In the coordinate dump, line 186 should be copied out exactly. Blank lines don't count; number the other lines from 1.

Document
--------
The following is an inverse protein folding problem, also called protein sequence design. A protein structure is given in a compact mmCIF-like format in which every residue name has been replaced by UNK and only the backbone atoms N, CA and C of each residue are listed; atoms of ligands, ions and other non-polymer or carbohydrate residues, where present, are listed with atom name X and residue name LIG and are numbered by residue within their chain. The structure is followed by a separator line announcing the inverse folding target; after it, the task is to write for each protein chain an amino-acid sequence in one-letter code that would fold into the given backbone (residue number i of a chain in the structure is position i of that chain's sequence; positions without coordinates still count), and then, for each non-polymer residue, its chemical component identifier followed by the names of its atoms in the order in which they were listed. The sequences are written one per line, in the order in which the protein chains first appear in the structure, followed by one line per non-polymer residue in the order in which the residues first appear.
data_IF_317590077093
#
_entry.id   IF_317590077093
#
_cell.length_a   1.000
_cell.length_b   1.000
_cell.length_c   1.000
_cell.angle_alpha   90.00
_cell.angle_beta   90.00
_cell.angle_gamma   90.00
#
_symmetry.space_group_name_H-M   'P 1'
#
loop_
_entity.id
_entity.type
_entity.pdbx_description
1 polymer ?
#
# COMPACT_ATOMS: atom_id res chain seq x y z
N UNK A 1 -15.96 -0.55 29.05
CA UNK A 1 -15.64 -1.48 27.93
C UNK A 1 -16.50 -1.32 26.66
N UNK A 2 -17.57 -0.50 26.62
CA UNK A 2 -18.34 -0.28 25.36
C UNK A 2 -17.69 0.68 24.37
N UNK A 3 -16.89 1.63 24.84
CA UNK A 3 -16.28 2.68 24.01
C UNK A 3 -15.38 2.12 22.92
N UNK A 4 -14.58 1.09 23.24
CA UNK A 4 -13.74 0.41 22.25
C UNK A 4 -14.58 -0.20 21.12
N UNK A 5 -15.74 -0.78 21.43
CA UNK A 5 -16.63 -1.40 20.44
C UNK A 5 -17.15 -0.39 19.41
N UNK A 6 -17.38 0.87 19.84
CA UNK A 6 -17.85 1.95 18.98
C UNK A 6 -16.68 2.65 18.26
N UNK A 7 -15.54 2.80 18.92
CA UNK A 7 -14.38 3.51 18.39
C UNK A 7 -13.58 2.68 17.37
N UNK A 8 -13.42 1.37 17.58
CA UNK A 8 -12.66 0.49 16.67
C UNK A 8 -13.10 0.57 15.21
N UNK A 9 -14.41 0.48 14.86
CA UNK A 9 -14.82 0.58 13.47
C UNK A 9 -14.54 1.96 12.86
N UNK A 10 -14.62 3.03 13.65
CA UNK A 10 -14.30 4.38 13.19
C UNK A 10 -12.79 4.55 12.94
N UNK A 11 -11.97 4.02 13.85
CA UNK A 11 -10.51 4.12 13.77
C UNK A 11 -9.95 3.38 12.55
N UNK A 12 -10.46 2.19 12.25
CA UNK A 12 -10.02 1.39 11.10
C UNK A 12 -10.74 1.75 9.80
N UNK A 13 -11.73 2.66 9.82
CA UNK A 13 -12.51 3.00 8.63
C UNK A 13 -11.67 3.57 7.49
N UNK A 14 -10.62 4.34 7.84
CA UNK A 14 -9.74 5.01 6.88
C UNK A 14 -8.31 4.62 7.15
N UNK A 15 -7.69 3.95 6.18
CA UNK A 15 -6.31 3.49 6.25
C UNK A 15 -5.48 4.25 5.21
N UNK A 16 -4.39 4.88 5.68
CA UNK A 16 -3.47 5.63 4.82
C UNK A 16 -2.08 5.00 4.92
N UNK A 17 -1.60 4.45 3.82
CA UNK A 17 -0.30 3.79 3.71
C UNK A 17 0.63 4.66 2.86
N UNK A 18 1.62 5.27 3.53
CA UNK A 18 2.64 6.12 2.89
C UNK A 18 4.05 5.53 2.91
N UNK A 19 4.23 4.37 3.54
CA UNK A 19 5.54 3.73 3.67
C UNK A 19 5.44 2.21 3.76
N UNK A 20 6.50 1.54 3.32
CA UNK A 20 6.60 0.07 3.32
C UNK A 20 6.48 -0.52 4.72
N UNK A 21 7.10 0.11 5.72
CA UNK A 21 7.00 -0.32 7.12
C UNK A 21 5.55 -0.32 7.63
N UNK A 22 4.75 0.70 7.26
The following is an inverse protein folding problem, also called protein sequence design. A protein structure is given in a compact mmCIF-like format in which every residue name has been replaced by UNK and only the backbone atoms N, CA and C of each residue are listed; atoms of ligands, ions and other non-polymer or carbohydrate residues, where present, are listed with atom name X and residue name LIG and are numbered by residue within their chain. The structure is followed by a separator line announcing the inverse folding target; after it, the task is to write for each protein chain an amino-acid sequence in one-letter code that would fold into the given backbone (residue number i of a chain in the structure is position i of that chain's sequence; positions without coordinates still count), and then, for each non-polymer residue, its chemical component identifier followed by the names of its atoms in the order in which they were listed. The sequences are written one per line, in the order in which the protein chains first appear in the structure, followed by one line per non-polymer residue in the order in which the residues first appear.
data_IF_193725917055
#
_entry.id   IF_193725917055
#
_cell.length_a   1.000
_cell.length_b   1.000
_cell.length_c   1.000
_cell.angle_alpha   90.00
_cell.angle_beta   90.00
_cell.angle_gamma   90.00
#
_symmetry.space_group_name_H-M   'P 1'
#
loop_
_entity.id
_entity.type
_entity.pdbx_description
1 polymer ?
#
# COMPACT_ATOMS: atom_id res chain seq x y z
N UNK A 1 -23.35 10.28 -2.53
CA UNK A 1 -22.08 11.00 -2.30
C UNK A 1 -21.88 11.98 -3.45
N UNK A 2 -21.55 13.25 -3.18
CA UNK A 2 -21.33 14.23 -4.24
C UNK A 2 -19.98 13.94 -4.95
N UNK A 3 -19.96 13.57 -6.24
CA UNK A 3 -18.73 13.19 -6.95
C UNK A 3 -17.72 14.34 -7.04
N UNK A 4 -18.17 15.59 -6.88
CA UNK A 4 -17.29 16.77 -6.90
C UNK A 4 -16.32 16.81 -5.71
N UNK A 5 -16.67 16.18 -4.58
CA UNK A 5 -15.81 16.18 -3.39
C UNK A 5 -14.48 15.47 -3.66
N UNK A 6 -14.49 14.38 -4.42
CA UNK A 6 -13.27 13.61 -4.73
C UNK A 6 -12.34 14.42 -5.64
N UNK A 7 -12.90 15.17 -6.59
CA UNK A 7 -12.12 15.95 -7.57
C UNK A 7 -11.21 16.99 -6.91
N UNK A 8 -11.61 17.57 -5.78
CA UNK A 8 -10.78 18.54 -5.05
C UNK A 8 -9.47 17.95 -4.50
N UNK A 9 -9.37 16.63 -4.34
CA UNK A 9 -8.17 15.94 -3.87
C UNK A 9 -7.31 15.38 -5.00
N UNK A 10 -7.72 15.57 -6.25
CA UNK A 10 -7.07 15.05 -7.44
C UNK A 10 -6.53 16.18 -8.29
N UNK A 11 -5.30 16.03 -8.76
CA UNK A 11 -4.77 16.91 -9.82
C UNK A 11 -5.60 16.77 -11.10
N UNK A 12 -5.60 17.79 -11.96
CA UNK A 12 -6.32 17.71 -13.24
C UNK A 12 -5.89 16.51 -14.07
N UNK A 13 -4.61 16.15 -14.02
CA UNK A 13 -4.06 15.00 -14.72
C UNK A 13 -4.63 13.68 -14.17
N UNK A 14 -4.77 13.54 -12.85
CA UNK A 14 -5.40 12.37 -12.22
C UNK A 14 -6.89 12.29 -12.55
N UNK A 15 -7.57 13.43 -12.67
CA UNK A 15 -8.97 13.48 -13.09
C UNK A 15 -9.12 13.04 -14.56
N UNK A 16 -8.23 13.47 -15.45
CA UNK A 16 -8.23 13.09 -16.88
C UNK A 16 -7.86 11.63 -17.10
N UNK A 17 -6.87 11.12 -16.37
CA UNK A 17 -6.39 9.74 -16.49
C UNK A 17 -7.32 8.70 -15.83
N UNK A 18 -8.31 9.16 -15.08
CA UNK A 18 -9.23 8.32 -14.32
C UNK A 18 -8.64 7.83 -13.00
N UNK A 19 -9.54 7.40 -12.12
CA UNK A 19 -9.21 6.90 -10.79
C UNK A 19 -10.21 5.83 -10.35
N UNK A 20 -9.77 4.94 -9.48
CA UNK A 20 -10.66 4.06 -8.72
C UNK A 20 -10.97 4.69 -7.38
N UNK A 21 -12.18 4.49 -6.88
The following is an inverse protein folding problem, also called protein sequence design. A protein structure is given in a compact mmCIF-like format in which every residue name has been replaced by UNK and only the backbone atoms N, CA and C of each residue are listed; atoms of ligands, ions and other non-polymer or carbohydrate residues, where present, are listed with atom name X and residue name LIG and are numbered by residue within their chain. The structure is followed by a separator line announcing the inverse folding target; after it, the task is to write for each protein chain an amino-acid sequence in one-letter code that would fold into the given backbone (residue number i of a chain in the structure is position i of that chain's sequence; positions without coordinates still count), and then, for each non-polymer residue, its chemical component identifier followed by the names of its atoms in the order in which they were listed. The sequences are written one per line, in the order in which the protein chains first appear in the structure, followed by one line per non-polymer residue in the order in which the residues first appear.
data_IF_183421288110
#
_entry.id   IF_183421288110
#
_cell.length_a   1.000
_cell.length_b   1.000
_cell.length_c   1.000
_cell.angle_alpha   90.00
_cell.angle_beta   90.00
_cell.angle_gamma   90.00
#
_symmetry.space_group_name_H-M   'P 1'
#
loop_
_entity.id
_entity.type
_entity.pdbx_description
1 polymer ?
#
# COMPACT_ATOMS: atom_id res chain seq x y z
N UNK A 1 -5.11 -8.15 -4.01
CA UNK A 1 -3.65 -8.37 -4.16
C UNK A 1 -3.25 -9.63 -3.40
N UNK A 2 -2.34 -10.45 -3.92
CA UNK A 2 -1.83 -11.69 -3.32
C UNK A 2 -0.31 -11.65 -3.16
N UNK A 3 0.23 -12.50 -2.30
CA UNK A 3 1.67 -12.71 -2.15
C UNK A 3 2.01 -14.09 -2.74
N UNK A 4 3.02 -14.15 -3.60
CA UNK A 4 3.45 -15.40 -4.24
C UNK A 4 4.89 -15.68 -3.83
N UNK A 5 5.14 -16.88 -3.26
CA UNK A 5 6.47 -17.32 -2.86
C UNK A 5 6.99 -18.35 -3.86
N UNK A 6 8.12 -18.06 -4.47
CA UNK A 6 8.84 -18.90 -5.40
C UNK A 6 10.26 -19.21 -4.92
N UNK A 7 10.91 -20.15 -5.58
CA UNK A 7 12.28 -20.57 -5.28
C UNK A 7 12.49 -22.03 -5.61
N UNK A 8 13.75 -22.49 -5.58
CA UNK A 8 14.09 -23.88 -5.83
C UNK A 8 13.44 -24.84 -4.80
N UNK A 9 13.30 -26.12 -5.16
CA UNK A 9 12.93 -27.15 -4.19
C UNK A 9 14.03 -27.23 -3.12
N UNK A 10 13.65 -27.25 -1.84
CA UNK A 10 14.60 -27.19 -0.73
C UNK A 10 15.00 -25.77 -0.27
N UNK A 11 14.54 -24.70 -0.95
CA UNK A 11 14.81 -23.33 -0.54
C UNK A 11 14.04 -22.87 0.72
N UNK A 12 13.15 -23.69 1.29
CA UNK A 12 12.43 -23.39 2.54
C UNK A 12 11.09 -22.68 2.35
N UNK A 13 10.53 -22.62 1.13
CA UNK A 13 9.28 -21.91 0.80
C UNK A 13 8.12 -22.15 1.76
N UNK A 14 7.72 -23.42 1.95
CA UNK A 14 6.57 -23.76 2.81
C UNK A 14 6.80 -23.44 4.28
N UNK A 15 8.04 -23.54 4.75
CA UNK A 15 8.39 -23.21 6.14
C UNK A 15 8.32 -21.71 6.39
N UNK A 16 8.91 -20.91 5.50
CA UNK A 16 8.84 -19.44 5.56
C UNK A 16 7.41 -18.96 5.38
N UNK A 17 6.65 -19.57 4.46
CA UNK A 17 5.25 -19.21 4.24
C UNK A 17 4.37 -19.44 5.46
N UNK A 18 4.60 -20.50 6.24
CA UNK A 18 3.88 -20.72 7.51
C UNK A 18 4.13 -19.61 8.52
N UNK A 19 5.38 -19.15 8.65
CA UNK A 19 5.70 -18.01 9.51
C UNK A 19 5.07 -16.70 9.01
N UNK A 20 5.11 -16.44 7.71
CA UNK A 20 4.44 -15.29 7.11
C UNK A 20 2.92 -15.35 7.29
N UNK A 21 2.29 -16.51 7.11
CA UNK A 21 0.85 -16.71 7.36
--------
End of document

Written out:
1 polymer ?